Dogs -



Since the middle ages, the Dalmatian has been popular in Europe because of his elegant bearing and unusual spotted appearance. People liked to have Dalmatians running along beside their horse-drawn carriages. No doubt the dogs were a deterrent to highway robbers, as well as being a handsome status-symbol.

The British developed the breed. In South Africa, some people call it a "blotting paper dog." The spots are like ink marks on white paper. The breed is scarce in SA, so puppies are seldome available.

History of how dog breeds developed

The Dalmatian is an energetic dog, and needs a big yard and plenty of exercise. They love people and make good jogging or horse-riding  companions. A bored dog that is left on its own can be destructive. Training is essential from an early age.

Deafness sometimes occurs in this breed, and other white breeds. Some Dalmatians have a habit of quivering.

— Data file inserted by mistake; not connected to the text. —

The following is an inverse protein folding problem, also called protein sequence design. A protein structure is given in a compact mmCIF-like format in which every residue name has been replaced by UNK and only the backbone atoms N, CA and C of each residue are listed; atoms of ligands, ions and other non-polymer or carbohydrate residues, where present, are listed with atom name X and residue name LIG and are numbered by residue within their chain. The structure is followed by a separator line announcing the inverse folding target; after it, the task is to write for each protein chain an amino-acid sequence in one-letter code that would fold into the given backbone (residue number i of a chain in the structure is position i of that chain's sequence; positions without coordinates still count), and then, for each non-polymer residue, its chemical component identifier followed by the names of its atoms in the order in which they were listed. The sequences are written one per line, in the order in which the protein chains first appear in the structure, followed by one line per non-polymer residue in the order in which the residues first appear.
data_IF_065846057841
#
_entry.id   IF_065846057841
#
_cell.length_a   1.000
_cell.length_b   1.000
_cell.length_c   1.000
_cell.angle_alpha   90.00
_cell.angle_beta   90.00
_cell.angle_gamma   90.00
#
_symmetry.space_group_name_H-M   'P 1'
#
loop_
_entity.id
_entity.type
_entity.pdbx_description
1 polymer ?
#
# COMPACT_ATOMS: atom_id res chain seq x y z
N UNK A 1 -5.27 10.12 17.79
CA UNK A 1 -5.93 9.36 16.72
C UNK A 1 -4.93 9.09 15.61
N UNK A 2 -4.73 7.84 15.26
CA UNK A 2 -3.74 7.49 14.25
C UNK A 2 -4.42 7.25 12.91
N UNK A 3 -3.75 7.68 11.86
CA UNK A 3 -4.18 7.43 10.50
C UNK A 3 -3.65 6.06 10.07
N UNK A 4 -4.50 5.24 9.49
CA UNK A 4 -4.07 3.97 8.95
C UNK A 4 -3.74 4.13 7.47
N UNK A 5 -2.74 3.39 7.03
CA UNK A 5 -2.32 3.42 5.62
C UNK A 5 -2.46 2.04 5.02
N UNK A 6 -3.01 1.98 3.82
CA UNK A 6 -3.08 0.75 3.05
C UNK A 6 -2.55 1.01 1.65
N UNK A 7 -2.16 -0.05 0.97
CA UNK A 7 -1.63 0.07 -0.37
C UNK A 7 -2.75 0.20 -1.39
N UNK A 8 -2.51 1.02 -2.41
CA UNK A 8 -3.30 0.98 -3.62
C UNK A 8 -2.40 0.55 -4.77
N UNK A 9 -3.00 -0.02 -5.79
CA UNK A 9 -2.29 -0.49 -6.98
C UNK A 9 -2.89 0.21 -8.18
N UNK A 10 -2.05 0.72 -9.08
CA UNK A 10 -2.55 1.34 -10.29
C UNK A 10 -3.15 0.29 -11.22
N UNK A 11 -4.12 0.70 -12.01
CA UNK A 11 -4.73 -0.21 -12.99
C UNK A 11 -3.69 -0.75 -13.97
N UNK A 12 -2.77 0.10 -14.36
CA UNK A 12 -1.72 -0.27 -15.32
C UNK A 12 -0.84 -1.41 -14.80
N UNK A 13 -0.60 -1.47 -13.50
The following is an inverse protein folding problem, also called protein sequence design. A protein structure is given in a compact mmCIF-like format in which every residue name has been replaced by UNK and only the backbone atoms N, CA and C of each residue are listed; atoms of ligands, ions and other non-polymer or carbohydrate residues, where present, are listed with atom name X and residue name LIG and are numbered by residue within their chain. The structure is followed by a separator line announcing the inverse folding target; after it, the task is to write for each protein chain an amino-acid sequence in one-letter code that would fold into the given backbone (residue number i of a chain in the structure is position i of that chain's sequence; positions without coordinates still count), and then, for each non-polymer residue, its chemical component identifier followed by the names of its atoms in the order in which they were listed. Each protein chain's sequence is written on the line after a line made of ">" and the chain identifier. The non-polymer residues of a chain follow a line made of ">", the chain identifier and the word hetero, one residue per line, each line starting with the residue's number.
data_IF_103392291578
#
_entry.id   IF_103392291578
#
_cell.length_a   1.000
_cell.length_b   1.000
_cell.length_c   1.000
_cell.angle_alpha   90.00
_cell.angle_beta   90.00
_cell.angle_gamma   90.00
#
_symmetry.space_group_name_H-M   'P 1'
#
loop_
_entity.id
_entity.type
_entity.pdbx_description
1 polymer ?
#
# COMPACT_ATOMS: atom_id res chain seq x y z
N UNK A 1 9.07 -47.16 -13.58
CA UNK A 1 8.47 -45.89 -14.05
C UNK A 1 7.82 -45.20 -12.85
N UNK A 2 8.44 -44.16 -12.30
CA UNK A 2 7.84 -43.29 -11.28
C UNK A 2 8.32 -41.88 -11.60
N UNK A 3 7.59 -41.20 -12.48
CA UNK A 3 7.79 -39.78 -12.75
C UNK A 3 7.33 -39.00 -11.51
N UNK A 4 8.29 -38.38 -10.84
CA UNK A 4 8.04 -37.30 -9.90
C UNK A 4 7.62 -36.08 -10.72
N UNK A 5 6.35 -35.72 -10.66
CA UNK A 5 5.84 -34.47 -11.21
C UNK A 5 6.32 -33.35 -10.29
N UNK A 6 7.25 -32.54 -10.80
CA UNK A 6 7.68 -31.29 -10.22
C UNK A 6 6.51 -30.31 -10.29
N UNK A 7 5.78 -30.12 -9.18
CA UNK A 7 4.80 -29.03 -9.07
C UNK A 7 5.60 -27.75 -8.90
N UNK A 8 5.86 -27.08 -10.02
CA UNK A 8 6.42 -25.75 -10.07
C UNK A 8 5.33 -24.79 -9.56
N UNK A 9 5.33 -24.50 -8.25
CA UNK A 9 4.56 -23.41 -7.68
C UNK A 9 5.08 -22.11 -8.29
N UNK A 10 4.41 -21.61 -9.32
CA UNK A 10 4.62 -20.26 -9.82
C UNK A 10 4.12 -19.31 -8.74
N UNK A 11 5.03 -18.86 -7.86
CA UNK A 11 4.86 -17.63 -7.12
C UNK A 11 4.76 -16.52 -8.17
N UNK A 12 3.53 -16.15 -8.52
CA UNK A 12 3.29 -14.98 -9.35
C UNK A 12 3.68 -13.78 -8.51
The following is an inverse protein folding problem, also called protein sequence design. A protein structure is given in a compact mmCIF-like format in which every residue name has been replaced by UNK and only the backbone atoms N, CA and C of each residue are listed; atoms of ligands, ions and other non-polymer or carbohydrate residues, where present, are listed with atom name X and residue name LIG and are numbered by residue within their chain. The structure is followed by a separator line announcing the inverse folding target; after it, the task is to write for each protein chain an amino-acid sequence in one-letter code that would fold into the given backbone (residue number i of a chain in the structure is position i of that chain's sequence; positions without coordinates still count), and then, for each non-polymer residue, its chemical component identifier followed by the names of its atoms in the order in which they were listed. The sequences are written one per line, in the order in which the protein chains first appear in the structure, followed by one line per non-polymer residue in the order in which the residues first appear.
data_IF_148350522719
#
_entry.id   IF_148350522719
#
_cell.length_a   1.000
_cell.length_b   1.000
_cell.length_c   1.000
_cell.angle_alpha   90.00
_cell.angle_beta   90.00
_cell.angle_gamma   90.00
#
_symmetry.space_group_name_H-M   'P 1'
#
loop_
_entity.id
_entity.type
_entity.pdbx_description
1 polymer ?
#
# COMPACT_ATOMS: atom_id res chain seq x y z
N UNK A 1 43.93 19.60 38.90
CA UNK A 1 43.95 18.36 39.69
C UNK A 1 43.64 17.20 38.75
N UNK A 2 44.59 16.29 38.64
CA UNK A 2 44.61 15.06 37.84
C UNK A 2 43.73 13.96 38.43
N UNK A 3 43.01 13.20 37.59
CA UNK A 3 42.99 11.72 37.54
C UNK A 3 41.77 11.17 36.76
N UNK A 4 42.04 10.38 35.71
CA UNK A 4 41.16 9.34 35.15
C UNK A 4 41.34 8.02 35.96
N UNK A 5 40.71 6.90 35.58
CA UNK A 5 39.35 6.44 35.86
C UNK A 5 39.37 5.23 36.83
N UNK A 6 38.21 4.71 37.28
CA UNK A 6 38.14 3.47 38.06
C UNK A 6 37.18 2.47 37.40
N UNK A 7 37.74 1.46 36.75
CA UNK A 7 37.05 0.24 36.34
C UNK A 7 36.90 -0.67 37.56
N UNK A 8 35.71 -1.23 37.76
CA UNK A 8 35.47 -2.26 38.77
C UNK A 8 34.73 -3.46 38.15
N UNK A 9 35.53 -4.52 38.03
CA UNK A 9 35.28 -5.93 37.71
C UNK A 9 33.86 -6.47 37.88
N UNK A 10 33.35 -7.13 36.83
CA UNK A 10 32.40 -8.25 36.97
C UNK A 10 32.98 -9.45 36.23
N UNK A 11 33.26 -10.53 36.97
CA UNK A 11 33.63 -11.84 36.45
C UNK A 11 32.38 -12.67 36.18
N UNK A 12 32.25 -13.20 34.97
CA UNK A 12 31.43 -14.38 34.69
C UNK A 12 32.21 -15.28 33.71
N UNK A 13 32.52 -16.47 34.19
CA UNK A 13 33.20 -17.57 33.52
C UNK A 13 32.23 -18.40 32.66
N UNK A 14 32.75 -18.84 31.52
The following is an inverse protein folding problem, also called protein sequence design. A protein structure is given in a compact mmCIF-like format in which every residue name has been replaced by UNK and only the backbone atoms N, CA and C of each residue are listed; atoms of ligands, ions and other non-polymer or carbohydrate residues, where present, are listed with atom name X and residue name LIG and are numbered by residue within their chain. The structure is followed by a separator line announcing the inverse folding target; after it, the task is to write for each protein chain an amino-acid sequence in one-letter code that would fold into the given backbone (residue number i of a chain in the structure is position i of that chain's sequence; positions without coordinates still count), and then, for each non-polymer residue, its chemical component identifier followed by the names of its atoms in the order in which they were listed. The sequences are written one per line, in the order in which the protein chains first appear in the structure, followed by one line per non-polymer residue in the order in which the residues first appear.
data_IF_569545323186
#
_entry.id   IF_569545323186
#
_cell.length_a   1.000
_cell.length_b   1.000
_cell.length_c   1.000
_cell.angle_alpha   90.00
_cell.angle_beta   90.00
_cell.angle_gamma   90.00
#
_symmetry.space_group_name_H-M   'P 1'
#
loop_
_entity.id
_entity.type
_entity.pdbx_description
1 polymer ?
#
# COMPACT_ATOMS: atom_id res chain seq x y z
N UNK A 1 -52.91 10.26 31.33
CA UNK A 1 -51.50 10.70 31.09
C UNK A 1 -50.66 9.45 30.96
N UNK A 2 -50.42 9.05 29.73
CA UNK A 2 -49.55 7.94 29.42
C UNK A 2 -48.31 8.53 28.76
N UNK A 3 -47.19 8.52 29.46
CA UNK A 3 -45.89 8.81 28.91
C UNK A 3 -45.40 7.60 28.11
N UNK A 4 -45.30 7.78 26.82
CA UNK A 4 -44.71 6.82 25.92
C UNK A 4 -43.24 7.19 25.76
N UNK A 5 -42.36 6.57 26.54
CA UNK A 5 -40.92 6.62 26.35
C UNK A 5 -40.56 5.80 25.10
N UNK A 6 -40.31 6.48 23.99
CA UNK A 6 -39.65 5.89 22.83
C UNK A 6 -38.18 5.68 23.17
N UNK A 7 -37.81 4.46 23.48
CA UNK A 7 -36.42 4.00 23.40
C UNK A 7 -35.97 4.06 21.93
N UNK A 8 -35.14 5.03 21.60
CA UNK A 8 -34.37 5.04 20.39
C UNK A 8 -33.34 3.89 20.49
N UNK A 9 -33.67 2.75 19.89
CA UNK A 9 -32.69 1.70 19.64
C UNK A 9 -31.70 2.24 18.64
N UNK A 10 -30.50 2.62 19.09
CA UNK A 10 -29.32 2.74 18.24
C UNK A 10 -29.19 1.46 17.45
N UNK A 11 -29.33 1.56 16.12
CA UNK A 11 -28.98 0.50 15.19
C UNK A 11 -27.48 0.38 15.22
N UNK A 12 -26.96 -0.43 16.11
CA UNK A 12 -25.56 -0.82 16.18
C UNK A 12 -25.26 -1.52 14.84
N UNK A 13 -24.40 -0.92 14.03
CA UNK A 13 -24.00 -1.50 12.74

Because the coat moults, daily brushing keeps hair off the furniture.

Colour: white with black or brown spots. The spots should be separated from each other - not large patches. Puppies are white when born. The spots develop after a few weeks.

Height: males 58 - 91 cms at the shoulder, females 56 - 58 cms.

Class: utility

Spotted Dalmatian puppy

Dalmatian puppy


Young dalmation lying on cool floor tiles

Deezil belongs to C. Perkins

Dalmatian in the garden

Kelly belongs to Mr & Mrs Ripley, South africa


A garden is not enough for the Dalmatian! He loves running free! He will enjoy running with you on the beach, or in the park. The dog should be trained to obey your command to "Come," whenever you call.

When we were young, we set off for a walk with God. But people and things distracted us. The Bible says,

"You were running well; who hindered you that you should not obey the truth?"

Galatians (not Dalmatians) chapter 5, verse 7

Let's turn around and obey our heavenly Master!


A common mis-spelling is dalmation. It should be Dalmatian.

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